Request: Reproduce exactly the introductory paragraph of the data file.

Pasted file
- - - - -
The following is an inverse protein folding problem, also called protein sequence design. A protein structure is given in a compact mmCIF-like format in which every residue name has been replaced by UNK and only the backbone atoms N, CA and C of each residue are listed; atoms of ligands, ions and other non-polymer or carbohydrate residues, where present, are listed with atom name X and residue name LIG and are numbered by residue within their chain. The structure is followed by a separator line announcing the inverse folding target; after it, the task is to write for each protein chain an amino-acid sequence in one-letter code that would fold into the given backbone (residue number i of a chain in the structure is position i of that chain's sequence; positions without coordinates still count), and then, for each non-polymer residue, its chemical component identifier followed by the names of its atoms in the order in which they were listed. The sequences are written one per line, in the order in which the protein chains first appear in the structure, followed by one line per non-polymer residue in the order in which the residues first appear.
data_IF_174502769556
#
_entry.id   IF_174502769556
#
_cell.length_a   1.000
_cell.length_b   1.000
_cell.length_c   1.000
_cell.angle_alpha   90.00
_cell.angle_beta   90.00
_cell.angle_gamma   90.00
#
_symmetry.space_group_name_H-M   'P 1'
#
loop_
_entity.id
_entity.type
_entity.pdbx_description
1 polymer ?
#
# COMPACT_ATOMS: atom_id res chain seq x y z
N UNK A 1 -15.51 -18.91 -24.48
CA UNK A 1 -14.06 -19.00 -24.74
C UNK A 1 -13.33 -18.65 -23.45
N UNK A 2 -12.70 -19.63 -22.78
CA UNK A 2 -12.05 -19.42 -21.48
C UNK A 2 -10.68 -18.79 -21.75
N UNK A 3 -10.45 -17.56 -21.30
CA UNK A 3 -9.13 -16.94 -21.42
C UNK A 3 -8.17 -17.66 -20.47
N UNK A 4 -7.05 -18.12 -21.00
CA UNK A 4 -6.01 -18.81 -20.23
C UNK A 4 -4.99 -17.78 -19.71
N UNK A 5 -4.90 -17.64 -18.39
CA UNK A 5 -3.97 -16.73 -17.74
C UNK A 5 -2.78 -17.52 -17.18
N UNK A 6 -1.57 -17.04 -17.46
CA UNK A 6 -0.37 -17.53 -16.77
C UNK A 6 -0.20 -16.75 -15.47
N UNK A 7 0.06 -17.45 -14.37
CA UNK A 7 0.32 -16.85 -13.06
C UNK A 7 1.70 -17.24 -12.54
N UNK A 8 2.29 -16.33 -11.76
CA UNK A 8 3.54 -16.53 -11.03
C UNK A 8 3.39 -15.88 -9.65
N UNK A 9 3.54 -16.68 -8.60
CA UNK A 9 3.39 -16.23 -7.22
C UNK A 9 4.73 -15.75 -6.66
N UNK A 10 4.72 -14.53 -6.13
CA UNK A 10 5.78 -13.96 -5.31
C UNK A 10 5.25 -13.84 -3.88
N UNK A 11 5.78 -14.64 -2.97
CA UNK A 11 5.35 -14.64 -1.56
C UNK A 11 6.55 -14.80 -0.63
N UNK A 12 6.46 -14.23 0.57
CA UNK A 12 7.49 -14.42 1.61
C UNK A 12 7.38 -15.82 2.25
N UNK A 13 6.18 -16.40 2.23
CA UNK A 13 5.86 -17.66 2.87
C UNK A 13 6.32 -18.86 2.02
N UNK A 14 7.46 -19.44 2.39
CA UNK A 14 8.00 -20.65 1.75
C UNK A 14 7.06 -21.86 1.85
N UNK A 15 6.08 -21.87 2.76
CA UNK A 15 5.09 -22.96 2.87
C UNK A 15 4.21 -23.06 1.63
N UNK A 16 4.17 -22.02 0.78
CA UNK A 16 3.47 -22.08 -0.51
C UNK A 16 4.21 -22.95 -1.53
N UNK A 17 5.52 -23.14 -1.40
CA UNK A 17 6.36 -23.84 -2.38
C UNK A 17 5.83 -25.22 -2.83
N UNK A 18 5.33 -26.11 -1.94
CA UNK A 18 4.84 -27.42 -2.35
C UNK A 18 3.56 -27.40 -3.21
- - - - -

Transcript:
The following is an inverse protein folding problem, also called protein sequence design. A protein structure is given in a compact mmCIF-like format in which every residue name has been replaced by UNK and only the backbone atoms N, CA and C of each residue are listed; atoms of ligands, ions and other non-polymer or carbohydrate residues, where present, are listed with atom name X and residue name LIG and are numbered by residue within their chain. The structure is followed by a separator line announcing the inverse folding target; after it, the task is to write for each protein chain an amino-acid sequence in one-letter code that would fold into the given backbone (residue number i of a chain in the structure is position i of that chain's sequence; positions without coordinates still count), and then, for each non-polymer residue, its chemical component identifier followed by the names of its atoms in the order in which they were listed. The sequences are written one per line, in the order in which the protein chains first appear in the structure, followed by one line per non-polymer residue in the order in which the residues first appear.